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[tab title="Movie Review"]

Interstellar - Movie Review


3 stars

Relativity is finally portrayed correctly on film thanks to the efforts of Christopher and Johnathan Nolan BUT, with a running time at close to 180 minutes and a climactic event happening offscreen, Interstellar’s voyage has an opposite effect upon its audience. Einstein’s theory be damned. Walking back to the car after taking on this science fiction journey – which is as baroque as it is platitudinous - is like experiencing an unfulfilling yet strangely fascinating case of lost time alien abductees must feel. Having admitted that, I would, like a moth to the flame, still see the movie again simply for the breathtaking visuals and little else.

But…but…poor Madeline L'Engl. The author of A Wrinkle in Time never gets the credit she deserves in this male-dominated genre. And the scribes of Interstellar seriously need to bow down at her shrine and plead forgiveness for their grievous error. The Nolan’s are hoping you won’t notice what they’ve borrowed from her. And, truthfully, you might not. There is quite a bit of flowery eye-candy and celebrity star power to distract viewers as Interstellar tells the story of a pilot turned farmer turned astronaut turned mystic-hero named Coop (Matthew McConaughey) who must find a new planet for humankind if our survival is to continue.

The bonds he has with his helpful son Tom (Timothee Chalamet) and gutsy daughter – played by Mackenzie Foy (and then Jessica Chastain who essentially returns to her Zero Dark Thirty role) – is all each other truly needs. Good thing, too. The earth is borderline dead. Heaps of dust gathers on the tops of cars and the land around them. It’s the Dust Bowl all over again and a father’s love is exactly what Murphy needs as a foundation to navigate the troubled times. That’s the point.

A lot has changed from the present day in the unspecified future of the Nolans’ script. Greed has destroyed the planet. People have no faith in science and textbooks have been rewritten to prove its fallacy. Even NASA has gone underground. How it is currently funded we’ll never know. Nor should we ask. Just sit back and relax as Coop discovers that its headquarters are actually within a day’s drive of his farmhouse as he and his daughter go all Scooby-Doo and chase a mysterious ghost.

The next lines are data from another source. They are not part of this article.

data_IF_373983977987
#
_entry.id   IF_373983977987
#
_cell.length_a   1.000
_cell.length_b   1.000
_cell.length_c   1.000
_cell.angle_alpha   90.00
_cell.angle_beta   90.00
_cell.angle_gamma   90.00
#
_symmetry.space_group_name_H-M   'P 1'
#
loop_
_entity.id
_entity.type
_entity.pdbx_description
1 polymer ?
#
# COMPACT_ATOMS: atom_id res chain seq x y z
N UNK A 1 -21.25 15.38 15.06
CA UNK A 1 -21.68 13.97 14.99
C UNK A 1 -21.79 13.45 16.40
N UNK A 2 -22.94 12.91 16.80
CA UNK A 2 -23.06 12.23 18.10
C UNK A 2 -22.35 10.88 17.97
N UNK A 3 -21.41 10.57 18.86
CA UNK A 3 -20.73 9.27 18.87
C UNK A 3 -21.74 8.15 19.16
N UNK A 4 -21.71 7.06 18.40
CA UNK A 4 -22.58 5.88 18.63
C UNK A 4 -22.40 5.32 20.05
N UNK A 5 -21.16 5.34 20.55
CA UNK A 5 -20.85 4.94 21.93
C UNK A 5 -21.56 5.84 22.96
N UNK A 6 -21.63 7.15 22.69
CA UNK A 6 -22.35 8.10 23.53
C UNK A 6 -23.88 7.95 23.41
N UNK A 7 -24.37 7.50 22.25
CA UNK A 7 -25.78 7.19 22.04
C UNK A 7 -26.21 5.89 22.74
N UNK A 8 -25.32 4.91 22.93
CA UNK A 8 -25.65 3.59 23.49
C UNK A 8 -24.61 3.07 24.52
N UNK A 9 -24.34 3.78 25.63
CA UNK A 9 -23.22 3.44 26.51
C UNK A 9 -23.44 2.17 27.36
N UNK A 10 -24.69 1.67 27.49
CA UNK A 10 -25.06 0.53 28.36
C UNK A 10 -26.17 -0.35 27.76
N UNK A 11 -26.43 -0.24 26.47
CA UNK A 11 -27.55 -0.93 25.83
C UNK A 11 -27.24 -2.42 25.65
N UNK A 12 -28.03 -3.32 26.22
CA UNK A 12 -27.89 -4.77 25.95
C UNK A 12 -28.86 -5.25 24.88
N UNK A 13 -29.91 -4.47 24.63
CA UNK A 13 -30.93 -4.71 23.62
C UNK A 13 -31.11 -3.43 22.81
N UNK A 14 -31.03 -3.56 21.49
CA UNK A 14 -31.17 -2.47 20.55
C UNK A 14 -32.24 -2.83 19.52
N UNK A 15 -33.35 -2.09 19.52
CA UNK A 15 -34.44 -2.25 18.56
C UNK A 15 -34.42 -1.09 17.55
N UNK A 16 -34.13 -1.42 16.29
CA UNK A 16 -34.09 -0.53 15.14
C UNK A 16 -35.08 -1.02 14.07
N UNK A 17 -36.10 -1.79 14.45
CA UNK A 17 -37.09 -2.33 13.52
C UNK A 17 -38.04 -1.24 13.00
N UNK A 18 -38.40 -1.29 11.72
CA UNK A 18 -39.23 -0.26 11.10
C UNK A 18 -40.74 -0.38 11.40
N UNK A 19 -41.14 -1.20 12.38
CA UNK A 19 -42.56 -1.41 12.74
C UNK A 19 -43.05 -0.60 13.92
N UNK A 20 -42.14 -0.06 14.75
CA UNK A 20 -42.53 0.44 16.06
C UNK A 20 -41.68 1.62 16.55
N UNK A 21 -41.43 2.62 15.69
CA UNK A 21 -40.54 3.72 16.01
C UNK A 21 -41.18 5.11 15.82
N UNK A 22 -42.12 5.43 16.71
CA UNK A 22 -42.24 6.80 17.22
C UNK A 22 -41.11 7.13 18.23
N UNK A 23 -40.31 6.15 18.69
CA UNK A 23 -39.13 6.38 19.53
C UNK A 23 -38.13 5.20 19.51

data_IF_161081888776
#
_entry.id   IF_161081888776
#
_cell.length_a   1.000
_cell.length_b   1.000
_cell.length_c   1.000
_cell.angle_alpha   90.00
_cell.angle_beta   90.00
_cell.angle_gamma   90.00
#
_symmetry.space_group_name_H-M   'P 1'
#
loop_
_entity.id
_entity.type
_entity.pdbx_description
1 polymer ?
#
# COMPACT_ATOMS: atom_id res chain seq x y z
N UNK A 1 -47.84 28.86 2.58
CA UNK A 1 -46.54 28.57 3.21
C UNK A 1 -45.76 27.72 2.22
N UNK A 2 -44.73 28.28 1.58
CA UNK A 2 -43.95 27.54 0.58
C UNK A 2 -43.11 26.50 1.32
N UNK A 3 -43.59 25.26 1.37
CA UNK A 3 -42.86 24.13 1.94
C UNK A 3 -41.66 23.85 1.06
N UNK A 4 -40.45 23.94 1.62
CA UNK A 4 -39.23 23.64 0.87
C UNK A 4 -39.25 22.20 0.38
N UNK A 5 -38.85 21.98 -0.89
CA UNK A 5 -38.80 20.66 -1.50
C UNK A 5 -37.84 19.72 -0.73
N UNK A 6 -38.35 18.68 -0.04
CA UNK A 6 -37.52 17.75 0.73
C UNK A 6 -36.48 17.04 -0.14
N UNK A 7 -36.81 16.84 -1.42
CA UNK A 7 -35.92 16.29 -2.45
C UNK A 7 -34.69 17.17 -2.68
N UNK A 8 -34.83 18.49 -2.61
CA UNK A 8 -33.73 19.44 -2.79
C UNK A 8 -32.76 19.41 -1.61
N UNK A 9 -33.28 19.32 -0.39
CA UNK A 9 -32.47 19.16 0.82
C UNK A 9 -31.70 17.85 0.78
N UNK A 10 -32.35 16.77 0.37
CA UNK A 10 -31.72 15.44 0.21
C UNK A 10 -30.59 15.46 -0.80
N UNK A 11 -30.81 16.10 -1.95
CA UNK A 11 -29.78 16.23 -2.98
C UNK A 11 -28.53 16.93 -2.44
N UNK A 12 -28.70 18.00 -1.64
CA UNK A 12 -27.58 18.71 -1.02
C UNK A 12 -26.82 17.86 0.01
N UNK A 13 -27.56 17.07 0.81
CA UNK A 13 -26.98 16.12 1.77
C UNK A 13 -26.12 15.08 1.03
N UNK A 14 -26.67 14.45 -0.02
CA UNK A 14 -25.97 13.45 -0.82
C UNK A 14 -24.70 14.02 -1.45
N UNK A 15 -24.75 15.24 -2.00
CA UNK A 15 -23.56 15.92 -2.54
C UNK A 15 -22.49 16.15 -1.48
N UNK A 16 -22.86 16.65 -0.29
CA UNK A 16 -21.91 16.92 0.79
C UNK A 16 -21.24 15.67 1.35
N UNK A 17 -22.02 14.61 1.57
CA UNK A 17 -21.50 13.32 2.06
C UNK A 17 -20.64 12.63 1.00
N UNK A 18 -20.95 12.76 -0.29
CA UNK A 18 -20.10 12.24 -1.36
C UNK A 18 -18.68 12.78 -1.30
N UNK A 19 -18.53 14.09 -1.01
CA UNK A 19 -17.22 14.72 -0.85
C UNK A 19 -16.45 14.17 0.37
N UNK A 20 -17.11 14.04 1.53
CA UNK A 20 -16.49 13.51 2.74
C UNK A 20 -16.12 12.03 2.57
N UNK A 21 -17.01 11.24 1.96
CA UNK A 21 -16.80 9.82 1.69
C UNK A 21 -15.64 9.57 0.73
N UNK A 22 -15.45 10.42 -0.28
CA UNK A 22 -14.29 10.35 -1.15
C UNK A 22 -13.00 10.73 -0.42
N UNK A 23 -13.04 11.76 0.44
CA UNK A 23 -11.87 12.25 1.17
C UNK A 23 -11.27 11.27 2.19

Things are about to get corny as Coop contemplates the horizon and is enlisted by Professor Brand (Michael Caine) and his daughter (Anne Hathaway) to pilot a spaceship through a wormhole they believe placed there by dimensional beings leading us to a new galaxy. Sacrifices must be made and a father’s relationship with his daughter and son are compromised. Or are they? (Again, poor Madeline L'Engl!)

Amelia, Doyle (Wes Bentley) and – you know, for comic relief - a pair of Arthur C. Clarke-inspired robots, CASE and TARS (who is humorously voiced by Bill Irwin), join Coop as they go “out there”. Co-starring Ellen Burstyn, John Lithgow, Topher Grace, David Oyelowo, Casey Affleck, and Matt Damon, Interstellar is more pop than it is punk; more floral than it is heady as it rockets into its final arc of its rollercoaster loop-de-loop storytelling because, as you know, the Nolans can crisscross finales like no one else. Interstellar is definitely more fun than it admits to being (thanks in large part to a dopy advertising campaign) because, apparently, Warner Bros doesn’t want you to think Nolan can make only a “fun” movie and that, my friends, is a plus for a movie (and director) that sites 2001: A Space Odyssey as inspiration but operates more like a family-centered version of The Right Stuff.

Where Interstellar disappoints is with its most crucial element: it’s storytelling. There are a lot of gaps; a lot of vague points to churn over; a lot of dense speculation; a lot probably for Neil deGrasse Tyson to correct via his Twitter account. Clichéd declarations come with the territory but no one really hams it up. Platitudes and foreshadowing are the big tools at work. Logic often fails but no one will notice until someone start tugging at that string. Exposition never gets too terrible…until it stars stepping on its own revelations.